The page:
In Ubuntu, you can change the default size of the terminal using (edit>profile preferences) to change the size. How can you use the shortcut for bringing up terminal ctrl+alt+T to create two terminals of different sizes so that they are placed one above each other on the right hand side of the screen? So that one has a smaller height than the other but of equal width.
Here is Solutions:
We have many solutions to this problem, But we recommend you to use the first solution because it is tested & true solution that will 100% work for you.
I will provide you a detailed and tested guide on how you can achieve your desired result.
First a short summary of the steps:
- Write a short bash script that opens two terminal windows with specified sizes and positions.
- Set the “executable”-flag of the script file
- Test the script (to avoid typos and make sure everything works)
- Disable/Change the old terminal shortcut to free the accelerator keys Ctrl+Alt+T
- Set the new custom shortcut
Now follows the detailed guide:
As you can only launch a single command with a keyboard shortcut (as far as I know), we have to write a short bash script that opens the two windows. We can also hand a special parameter over to the gnome-terminal that sets the windows’ size (in characters, not pixels) and position (in pixels on the screen). It should look like the following:
#!/bin/bash # File: open-two-terminals.sh # Purpose: launch two windows of gnome-terminal with different # sizes (in characters) and positions (in pixels) gnome-terminal --geometry=80x30+400+400 & gnome-terminal --geometry=60x20+500+50 & # geometry-syntax: --geometry=[width]x[height]+[x-position]+[y-position] # Info: & continues with the next command right after the execution # of the command it is written after, instead of waiting until # the program finished and returns.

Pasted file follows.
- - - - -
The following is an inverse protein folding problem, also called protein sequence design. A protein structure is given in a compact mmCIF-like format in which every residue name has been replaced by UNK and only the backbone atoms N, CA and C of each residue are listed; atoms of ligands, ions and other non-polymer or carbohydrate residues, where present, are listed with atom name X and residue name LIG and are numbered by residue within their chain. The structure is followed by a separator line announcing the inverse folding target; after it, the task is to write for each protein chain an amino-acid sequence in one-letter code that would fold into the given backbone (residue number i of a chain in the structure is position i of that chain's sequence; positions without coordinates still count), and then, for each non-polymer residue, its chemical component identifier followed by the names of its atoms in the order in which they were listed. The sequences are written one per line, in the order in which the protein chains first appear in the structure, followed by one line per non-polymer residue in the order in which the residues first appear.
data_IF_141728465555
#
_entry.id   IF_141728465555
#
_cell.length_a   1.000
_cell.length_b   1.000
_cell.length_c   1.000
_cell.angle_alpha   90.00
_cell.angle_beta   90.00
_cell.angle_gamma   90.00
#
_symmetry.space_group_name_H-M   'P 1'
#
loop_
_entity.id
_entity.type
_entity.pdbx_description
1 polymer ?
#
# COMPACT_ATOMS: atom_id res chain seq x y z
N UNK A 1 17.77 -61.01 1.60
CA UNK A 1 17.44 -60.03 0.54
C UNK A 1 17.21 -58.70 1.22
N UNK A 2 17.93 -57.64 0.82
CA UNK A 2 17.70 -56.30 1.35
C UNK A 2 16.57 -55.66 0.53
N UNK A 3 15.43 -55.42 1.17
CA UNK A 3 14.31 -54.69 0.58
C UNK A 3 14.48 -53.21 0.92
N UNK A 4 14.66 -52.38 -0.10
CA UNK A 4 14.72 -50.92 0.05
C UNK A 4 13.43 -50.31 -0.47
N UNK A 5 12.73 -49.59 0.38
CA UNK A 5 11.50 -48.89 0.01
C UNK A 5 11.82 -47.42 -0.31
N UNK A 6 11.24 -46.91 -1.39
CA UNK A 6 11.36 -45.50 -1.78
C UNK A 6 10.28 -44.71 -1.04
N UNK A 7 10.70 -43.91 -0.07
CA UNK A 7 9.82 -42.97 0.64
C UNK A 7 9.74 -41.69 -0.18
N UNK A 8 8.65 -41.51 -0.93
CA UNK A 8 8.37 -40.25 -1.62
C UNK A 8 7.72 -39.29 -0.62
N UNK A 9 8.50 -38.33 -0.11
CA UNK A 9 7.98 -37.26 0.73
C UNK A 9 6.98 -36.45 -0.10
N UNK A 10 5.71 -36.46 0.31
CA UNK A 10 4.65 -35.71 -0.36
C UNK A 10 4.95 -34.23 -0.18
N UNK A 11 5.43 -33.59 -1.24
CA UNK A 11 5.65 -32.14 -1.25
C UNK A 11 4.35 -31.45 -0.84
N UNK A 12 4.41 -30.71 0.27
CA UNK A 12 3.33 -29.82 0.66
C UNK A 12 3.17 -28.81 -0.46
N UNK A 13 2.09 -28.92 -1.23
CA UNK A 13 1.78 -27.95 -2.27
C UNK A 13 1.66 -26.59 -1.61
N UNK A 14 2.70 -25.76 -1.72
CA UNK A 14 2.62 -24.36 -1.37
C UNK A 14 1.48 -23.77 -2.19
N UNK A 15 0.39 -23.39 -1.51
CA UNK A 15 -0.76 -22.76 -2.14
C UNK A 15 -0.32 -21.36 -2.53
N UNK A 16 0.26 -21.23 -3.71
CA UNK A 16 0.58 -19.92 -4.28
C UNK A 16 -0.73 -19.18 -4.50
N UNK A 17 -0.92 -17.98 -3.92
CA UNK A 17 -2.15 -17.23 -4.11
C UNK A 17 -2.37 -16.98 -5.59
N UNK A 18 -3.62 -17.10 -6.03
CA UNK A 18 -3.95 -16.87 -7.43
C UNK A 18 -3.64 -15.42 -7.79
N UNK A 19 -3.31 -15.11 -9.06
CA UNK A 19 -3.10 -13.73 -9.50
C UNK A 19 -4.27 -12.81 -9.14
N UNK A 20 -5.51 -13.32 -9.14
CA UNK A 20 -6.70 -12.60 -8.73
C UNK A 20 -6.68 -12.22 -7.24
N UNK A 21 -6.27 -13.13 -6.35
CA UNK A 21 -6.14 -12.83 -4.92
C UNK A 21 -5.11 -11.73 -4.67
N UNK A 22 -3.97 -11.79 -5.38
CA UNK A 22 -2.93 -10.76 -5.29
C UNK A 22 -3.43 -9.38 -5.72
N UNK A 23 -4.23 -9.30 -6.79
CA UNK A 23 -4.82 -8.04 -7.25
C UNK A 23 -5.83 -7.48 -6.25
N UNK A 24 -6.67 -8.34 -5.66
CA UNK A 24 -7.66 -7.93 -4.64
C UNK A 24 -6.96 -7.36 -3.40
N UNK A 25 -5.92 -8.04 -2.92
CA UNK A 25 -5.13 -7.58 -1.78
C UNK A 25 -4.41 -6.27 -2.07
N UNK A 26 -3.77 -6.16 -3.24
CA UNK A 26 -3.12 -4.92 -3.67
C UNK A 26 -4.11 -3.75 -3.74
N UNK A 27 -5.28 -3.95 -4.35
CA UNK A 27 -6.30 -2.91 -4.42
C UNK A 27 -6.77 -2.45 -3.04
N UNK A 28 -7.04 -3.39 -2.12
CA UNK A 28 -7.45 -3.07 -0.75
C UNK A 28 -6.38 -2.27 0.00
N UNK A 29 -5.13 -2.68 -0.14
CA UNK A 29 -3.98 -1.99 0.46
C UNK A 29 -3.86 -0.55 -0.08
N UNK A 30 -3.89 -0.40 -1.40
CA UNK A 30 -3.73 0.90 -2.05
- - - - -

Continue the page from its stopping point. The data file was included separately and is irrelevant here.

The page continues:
Note that you can/must experiment a bit with the geometry values to size and position the windows in exactly the way you want them. I only used example values.
Save these lines (you only need the 1st and those without
#, as the others are only comments) into a file like
open-two-terminals.sh in whatever location you want. I would suggest your home
/home/MYUSERNAME/bin (create this directory if it does not exist), but you can change this to what you want (as long as it’s somewhere in the
PATH) as well as the file name, it should only end with
So I now assume you have a script file
The next step is to make the script executable, as by now it is nothing more than a plain text file nice to look at. To do this, run the following command in a terminal:
chmod +x /home/MYUSERNAME/bin/open-two-terminals.sh
Now after the executable flag is set, you can do a first test whether you did everything right until now. Run the script by entering
open-two-terminals.sh in a terminal window or into the Alt+F2-HUD. It should open two new terminal windows with the different profiles and sizes.
If this works (else you made a mistake and should double-check and try all steps again), you can set the keyboard shortcut.
Go to your System settings panel and click on Keyboard. Change to the Shortcuts tab and select Launchers in the list on the left. You see the shortcut for Launch terminal in the list on the right.
First you have to either disable this shortcut (enter Backspace as new shortcut) or assign (a) different key(s) than Ctrl+Alt+T, as you want to use them later for your custom shortcut.